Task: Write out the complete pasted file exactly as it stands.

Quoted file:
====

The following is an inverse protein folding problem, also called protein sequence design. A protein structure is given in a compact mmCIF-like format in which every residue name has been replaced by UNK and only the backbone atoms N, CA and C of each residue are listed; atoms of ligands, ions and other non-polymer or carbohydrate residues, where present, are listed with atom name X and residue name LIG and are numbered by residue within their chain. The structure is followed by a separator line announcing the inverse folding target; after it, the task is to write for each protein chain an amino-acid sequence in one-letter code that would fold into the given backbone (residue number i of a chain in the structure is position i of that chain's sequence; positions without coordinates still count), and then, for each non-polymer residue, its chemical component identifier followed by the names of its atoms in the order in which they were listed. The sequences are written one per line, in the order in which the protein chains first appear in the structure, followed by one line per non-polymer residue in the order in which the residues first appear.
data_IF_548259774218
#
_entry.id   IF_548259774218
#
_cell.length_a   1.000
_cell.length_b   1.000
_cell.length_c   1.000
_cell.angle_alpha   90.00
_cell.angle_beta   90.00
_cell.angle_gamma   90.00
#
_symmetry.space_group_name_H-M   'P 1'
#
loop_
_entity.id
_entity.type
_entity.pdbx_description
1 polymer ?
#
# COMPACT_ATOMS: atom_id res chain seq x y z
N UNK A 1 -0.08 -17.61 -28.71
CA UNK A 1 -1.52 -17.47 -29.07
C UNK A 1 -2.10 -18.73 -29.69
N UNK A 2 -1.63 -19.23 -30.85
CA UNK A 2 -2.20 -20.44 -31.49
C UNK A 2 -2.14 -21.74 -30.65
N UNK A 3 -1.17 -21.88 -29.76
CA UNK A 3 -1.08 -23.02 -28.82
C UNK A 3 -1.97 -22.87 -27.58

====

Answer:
The following is an inverse protein folding problem, also called protein sequence design. A protein structure is given in a compact mmCIF-like format in which every residue name has been replaced by UNK and only the backbone atoms N, CA and C of each residue are listed; atoms of ligands, ions and other non-polymer or carbohydrate residues, where present, are listed with atom name X and residue name LIG and are numbered by residue within their chain. The structure is followed by a separator line announcing the inverse folding target; after it, the task is to write for each protein chain an amino-acid sequence in one-letter code that would fold into the given backbone (residue number i of a chain in the structure is position i of that chain's sequence; positions without coordinates still count), and then, for each non-polymer residue, its chemical component identifier followed by the names of its atoms in the order in which they were listed. The sequences are written one per line, in the order in which the protein chains first appear in the structure, followed by one line per non-polymer residue in the order in which the residues first appear.
data_IF_548259774218
#
_entry.id   IF_548259774218
#
_cell.length_a   1.000
_cell.length_b   1.000
_cell.length_c   1.000
_cell.angle_alpha   90.00
_cell.angle_beta   90.00
_cell.angle_gamma   90.00
#
_symmetry.space_group_name_H-M   'P 1'
#
loop_
_entity.id
_entity.type
_entity.pdbx_description
1 polymer ?
#
# COMPACT_ATOMS: atom_id res chain seq x y z
N UNK A 1 -0.08 -17.61 -28.71
CA UNK A 1 -1.52 -17.47 -29.07
C UNK A 1 -2.10 -18.73 -29.69
N UNK A 2 -1.63 -19.23 -30.85
CA UNK A 2 -2.20 -20.44 -31.49
C UNK A 2 -2.14 -21.74 -30.65
N UNK A 3 -1.17 -21.88 -29.76
CA UNK A 3 -1.08 -23.02 -28.82
C UNK A 3 -1.97 -22.87 -27.58